John was a good friend with many in the entertainment world, especially in the field of family entertainment, and I have seen several tributes to him posted on-line. 


John had heart problems during the last twenty years which were recently complicated by kidney failure.  Many magicians are now trying to help raise money so John's wife, Cathi, can pay his medical bills.  John was unable to get health insurance because he had a pre-existing condition.  A fund has been set up where you can make tax deductible donations.  It is the John V. Cooper Fund, c/o Regions Bank, 3404 Clemson Boulevard, Anderson, SC 29621.

Lecture Schedule 
 April 25, 2009
Mid Illinois Magic Conference
Scottish Rite Cathedral
400 E. Perry Ave, Peoria, IL
Lecture on comedy writing (unique to this conference)
Performance in public variety show
Registration opens at 8 AM.  The show begins at 7 PM.  They will have a web site up soon with additional details.
I believe in promoting any event I will be lecturing at.  If you schedule me for an educational event that you are hosting, I will list it here if it is open to the public.  (I have lectured for some groups that restricted attendance to their members to preserve an intimate experience and to allow for more hands on learning opportunities.)  My goal is to to what I can to best meet the needs of you and your group.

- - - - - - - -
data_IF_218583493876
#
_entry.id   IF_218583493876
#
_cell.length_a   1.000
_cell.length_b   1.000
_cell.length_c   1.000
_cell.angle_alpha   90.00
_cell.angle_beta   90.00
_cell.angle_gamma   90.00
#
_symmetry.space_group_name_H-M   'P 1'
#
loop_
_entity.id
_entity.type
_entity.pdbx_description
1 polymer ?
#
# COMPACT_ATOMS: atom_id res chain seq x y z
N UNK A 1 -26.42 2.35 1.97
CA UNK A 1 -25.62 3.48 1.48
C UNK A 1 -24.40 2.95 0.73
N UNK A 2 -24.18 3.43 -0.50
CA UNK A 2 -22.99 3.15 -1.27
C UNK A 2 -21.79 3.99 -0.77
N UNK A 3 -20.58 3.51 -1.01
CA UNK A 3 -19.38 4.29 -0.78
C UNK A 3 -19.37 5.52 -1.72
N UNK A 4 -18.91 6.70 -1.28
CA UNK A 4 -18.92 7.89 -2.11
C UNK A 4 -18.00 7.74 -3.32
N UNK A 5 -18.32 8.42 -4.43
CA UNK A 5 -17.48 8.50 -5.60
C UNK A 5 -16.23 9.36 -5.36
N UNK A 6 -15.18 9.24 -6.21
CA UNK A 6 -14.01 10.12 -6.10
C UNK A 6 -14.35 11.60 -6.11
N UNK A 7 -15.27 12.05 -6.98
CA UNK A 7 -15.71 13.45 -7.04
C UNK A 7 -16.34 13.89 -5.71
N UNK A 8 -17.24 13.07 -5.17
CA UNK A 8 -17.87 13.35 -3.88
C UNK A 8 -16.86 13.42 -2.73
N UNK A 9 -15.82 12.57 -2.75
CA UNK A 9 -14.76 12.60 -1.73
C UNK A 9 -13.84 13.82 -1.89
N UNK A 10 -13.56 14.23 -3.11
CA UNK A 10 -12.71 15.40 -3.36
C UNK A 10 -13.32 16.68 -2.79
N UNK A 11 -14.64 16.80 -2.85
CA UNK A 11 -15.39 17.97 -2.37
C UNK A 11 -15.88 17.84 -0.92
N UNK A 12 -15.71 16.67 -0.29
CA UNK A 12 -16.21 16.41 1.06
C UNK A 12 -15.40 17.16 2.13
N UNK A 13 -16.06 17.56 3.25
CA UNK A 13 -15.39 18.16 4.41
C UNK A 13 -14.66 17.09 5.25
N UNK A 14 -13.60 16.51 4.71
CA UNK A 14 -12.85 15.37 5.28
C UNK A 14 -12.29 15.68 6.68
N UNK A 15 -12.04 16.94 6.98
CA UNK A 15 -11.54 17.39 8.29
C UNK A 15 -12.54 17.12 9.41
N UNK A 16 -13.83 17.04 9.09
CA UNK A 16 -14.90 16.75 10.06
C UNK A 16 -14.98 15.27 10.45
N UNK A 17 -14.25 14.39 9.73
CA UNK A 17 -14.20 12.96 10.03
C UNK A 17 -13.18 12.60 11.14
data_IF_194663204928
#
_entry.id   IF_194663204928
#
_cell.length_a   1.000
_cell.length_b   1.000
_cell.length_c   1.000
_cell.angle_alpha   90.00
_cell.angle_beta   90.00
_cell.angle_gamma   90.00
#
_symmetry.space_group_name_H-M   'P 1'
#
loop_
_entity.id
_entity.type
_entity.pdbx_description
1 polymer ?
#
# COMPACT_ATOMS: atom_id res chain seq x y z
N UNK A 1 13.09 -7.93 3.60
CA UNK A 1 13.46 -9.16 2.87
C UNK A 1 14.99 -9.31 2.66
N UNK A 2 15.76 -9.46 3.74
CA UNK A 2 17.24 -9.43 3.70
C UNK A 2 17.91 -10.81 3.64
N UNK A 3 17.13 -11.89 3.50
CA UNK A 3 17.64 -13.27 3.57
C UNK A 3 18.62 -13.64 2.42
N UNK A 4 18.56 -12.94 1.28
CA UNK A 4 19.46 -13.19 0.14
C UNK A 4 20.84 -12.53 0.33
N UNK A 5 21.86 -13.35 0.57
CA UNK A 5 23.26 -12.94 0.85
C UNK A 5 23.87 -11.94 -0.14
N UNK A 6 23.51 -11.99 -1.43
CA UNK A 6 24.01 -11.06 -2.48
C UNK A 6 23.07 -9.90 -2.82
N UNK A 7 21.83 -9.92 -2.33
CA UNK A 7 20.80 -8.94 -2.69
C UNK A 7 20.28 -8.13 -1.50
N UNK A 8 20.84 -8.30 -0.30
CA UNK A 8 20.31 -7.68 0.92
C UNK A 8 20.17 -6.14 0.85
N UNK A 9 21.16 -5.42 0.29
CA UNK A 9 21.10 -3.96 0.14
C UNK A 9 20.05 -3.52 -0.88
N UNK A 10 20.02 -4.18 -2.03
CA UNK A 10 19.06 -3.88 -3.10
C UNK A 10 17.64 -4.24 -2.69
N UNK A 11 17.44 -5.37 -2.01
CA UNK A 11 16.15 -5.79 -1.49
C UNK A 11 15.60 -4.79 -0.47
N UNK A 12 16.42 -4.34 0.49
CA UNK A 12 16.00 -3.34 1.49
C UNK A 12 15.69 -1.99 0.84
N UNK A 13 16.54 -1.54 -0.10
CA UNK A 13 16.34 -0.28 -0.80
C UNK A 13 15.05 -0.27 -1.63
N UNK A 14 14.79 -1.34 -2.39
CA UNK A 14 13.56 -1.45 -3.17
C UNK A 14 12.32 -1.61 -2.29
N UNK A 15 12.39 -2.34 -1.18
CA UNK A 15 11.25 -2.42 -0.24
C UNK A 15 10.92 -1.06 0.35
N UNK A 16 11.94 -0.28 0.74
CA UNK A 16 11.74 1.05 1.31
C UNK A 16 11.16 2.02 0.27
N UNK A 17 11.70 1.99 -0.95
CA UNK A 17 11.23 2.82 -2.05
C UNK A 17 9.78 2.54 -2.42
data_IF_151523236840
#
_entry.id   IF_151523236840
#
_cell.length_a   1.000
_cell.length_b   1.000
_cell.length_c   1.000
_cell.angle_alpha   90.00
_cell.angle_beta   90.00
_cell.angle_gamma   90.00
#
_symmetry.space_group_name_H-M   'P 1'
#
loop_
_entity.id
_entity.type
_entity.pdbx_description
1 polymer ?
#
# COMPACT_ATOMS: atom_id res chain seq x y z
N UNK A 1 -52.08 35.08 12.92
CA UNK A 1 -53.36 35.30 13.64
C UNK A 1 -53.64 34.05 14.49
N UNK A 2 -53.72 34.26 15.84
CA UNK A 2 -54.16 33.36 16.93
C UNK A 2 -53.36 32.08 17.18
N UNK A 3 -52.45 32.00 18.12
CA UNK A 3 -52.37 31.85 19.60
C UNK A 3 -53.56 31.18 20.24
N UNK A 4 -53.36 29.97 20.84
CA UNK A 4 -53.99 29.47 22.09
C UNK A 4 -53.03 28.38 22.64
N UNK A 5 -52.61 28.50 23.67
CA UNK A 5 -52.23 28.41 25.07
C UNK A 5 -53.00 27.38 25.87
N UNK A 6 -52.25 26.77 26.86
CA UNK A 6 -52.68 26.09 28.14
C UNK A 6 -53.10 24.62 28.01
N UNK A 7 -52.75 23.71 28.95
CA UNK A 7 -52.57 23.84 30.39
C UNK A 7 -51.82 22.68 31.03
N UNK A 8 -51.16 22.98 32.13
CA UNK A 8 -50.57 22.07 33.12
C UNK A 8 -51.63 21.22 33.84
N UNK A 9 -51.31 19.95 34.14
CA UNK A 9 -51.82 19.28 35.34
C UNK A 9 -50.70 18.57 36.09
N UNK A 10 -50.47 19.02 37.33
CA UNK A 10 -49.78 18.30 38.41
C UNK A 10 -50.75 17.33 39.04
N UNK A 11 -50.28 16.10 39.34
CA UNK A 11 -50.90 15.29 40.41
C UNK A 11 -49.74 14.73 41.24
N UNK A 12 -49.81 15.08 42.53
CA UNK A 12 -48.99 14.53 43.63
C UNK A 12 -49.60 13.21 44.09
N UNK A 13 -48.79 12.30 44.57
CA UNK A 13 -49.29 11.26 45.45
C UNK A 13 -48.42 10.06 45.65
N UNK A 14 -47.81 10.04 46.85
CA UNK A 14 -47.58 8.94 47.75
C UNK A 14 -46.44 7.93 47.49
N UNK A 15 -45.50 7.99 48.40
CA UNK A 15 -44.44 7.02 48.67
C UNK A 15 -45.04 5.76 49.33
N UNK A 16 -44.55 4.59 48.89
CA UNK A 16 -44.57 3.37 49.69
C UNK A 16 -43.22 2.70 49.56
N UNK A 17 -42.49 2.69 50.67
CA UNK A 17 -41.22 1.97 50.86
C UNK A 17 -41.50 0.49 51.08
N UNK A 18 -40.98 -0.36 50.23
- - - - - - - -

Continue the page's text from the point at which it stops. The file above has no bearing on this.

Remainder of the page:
For information on additional services that I can provide for an educational event click here


Creativity For Entertainers Newsletter


I am starting an occasional newsletter for owners of my Creativity for Entertainers Trilogy. 

 Creativity Trilogy

The Creativity For Entertainers Newsletter is a free service intended for people who have purchased my Creativity For Entertainers books.  The newsletter will include corrections to the books, resources that I have discovered, and additional ideas.


Others may subscribe, but they will not receive full value from it because I will refer to things in the books without explaining them fully.  Here is an example of the type of material that may be in it.  "An excellent resource if you want to perform Larry Becker's Punchlines routine (Creativity For Entertainers Volume Three page 147) is Jeff Brown's American Riddles collection of books.  He has produced a book of riddles for each of the 50 United States.  Each book has over 4 dozen riddles specifically written for that state.  Most of the riddles are paired with an interesting bit of information about the state.  One possible use of the routine is in an educational show about your state.  Also, I have found that when you travel, doing something topical related to the location increases your audience rapport.  Using Jeff's books will allow you to easily customize this routine to the state you are performing in.   For samples of some of the riddles and ordering information click here American Riddles